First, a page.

Charles Manski, 01 October 2014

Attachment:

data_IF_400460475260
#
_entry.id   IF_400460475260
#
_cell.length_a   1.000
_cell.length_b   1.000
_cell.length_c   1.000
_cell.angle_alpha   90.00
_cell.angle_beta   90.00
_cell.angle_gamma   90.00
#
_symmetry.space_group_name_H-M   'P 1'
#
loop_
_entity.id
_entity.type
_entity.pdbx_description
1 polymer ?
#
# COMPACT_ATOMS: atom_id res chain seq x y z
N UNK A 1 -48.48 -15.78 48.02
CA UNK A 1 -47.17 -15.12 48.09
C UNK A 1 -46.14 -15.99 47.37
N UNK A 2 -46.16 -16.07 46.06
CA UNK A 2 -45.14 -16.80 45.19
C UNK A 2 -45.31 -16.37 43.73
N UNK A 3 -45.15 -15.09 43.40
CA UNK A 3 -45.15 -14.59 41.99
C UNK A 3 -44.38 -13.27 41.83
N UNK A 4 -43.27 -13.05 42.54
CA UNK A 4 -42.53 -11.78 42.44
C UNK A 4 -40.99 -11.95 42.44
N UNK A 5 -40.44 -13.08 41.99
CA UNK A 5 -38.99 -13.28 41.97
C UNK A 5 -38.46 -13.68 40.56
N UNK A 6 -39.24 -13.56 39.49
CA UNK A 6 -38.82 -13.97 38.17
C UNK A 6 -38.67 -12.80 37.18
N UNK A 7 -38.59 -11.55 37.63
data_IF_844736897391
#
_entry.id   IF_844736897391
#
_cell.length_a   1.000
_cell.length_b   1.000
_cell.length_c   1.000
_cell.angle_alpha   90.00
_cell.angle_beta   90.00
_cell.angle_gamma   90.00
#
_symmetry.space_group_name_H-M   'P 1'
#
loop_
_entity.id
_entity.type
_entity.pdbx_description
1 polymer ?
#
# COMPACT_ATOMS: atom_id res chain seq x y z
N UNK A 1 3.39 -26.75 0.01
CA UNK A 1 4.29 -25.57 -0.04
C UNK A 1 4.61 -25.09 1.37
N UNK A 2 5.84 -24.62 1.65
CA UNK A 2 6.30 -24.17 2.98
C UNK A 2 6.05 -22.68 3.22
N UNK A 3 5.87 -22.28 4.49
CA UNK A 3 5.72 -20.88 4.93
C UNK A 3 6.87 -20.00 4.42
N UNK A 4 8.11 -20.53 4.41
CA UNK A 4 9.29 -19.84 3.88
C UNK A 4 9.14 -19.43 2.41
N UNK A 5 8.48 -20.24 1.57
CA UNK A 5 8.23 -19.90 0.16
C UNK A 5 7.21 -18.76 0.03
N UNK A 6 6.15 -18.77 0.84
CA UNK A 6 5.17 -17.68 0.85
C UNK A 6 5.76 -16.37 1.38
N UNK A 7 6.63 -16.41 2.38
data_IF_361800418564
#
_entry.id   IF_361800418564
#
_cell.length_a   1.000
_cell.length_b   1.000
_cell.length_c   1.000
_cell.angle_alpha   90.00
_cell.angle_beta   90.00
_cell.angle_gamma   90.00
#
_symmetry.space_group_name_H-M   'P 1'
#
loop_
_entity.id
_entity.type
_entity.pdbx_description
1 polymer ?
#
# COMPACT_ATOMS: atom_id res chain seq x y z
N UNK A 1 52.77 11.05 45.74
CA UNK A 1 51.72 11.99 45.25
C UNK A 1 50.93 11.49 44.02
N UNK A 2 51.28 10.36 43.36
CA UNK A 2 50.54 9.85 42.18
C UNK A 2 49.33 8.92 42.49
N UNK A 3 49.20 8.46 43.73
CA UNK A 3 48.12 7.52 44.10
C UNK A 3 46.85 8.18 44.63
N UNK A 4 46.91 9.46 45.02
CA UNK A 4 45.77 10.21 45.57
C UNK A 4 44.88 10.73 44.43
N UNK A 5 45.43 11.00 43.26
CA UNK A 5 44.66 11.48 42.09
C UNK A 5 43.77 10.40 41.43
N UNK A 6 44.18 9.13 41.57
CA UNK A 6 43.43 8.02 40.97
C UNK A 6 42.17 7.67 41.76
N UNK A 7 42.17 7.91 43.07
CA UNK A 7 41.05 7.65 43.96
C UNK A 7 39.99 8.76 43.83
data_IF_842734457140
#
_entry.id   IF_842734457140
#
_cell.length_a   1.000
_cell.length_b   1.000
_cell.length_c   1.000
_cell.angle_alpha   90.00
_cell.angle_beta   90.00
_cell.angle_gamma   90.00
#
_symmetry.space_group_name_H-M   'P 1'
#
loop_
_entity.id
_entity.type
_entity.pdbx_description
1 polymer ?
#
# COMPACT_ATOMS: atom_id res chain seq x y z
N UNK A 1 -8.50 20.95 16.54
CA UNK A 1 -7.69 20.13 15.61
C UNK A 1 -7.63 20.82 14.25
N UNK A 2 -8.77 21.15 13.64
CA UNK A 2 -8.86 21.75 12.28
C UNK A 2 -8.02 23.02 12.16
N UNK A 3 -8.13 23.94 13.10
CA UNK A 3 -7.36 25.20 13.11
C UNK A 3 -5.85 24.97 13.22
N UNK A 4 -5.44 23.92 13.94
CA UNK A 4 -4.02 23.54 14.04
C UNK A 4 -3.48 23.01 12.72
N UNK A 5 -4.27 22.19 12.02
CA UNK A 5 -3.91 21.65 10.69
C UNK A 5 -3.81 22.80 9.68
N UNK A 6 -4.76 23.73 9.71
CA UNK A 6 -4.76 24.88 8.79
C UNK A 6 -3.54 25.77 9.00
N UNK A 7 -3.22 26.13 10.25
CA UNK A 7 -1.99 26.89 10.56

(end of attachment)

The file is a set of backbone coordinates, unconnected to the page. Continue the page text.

Clinical practice guidelines recommend treating all patients with similar attributes the same way. This column argues that, under conditions of uncertainty or ambiguity, this may be bad advice. Treating similar patients differently provides two benefits. The first is diversification – assigning similar patients to different treatments limits the consequences of choosing an inappropriate treatment. The second benefit is that randomly assigning treatments helps clinicians learn which ones are most effective.

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